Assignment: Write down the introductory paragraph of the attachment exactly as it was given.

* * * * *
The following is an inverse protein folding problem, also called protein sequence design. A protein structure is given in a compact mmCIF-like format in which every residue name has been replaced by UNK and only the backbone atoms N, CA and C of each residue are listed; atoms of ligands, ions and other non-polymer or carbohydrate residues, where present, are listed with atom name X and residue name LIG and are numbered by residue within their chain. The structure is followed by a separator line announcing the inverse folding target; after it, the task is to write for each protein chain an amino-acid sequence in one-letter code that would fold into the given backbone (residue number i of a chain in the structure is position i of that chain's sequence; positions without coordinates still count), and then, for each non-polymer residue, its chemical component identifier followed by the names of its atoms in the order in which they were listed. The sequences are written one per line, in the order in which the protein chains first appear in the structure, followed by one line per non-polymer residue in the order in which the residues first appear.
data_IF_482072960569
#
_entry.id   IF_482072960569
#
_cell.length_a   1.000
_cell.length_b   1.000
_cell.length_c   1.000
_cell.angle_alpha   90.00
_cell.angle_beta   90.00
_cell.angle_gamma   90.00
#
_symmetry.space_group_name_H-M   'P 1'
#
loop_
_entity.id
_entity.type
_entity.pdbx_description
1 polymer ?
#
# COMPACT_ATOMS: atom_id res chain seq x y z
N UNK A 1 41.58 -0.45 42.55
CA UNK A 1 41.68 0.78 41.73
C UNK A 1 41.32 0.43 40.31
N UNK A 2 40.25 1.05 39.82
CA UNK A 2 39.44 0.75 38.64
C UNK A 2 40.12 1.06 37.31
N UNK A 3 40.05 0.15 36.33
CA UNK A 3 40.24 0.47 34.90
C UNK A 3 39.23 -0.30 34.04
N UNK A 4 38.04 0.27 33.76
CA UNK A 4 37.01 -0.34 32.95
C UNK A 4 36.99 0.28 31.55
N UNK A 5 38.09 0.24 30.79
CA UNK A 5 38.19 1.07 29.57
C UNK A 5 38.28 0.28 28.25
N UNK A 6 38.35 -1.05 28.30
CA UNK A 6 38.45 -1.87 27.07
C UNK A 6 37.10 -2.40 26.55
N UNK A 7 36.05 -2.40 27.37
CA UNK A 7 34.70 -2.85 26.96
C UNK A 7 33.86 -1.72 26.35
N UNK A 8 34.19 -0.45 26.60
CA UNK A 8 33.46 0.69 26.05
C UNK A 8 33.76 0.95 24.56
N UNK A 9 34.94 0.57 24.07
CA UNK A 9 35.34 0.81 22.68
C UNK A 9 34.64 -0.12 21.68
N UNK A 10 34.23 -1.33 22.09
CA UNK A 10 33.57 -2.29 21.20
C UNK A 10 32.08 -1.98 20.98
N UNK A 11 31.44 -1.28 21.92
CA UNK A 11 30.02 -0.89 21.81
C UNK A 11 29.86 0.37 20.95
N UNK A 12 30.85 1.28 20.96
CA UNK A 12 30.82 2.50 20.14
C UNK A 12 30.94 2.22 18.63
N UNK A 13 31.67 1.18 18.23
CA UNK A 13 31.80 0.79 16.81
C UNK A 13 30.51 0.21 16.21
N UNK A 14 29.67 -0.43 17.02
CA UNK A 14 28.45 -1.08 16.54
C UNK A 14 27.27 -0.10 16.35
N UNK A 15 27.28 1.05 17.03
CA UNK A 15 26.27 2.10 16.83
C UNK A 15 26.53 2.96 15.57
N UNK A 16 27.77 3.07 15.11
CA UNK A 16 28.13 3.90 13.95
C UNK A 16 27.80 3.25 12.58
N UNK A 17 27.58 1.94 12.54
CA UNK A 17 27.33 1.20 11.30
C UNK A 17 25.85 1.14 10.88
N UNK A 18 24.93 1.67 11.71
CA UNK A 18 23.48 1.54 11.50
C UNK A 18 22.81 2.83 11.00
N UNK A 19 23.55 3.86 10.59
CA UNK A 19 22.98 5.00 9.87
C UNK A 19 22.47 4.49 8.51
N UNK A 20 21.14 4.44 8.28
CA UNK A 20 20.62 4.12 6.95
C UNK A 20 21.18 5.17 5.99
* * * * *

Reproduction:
The following is an inverse protein folding problem, also called protein sequence design. A protein structure is given in a compact mmCIF-like format in which every residue name has been replaced by UNK and only the backbone atoms N, CA and C of each residue are listed; atoms of ligands, ions and other non-polymer or carbohydrate residues, where present, are listed with atom name X and residue name LIG and are numbered by residue within their chain. The structure is followed by a separator line announcing the inverse folding target; after it, the task is to write for each protein chain an amino-acid sequence in one-letter code that would fold into the given backbone (residue number i of a chain in the structure is position i of that chain's sequence; positions without coordinates still count), and then, for each non-polymer residue, its chemical component identifier followed by the names of its atoms in the order in which they were listed. The sequences are written one per line, in the order in which the protein chains first appear in the structure, followed by one line per non-polymer residue in the order in which the residues first appear.